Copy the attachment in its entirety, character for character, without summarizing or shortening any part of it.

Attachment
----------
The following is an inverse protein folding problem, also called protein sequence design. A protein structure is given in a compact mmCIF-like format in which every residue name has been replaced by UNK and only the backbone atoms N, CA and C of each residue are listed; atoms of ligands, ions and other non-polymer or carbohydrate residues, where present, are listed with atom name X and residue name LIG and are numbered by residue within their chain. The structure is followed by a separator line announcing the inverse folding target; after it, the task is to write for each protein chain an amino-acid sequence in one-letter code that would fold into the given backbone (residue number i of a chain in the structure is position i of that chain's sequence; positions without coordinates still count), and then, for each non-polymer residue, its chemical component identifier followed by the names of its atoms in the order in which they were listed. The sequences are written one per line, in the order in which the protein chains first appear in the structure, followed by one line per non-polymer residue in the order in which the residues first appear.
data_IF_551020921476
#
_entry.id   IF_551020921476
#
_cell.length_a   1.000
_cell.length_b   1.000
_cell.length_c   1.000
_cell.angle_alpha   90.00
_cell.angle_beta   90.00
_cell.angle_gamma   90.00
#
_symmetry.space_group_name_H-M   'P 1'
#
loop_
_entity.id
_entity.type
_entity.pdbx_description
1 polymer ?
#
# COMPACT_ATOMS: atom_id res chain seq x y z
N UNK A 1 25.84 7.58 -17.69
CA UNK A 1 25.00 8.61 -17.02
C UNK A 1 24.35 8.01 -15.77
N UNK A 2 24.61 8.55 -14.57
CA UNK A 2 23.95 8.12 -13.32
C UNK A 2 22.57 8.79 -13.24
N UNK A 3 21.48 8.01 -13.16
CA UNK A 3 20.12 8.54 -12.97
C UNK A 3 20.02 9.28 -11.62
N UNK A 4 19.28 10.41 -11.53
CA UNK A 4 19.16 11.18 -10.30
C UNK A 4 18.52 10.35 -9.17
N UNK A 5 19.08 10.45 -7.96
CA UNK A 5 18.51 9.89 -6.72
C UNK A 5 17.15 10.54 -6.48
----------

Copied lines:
The following is an inverse protein folding problem, also called protein sequence design. A protein structure is given in a compact mmCIF-like format in which every residue name has been replaced by UNK and only the backbone atoms N, CA and C of each residue are listed; atoms of ligands, ions and other non-polymer or carbohydrate residues, where present, are listed with atom name X and residue name LIG and are numbered by residue within their chain. The structure is followed by a separator line announcing the inverse folding target; after it, the task is to write for each protein chain an amino-acid sequence in one-letter code that would fold into the given backbone (residue number i of a chain in the structure is position i of that chain's sequence; positions without coordinates still count), and then, for each non-polymer residue, its chemical component identifier followed by the names of its atoms in the order in which they were listed. The sequences are written one per line, in the order in which the protein chains first appear in the structure, followed by one line per non-polymer residue in the order in which the residues first appear.
data_IF_551020921476
#
_entry.id   IF_551020921476
#
_cell.length_a   1.000
_cell.length_b   1.000
_cell.length_c   1.000
_cell.angle_alpha   90.00
_cell.angle_beta   90.00
_cell.angle_gamma   90.00
#
_symmetry.space_group_name_H-M   'P 1'
#
loop_
_entity.id
_entity.type
_entity.pdbx_description
1 polymer ?
#
# COMPACT_ATOMS: atom_id res chain seq x y z
N UNK A 1 25.84 7.58 -17.69
CA UNK A 1 25.00 8.61 -17.02
C UNK A 1 24.35 8.01 -15.77
N UNK A 2 24.61 8.55 -14.57
CA UNK A 2 23.95 8.12 -13.32
C UNK A 2 22.57 8.79 -13.24
N UNK A 3 21.48 8.01 -13.16
CA UNK A 3 20.12 8.54 -12.97
C UNK A 3 20.02 9.28 -11.62
N UNK A 4 19.28 10.41 -11.53
CA UNK A 4 19.16 11.18 -10.30
C UNK A 4 18.52 10.35 -9.17
N UNK A 5 19.08 10.45 -7.96
CA UNK A 5 18.51 9.89 -6.72
C UNK A 5 17.15 10.54 -6.48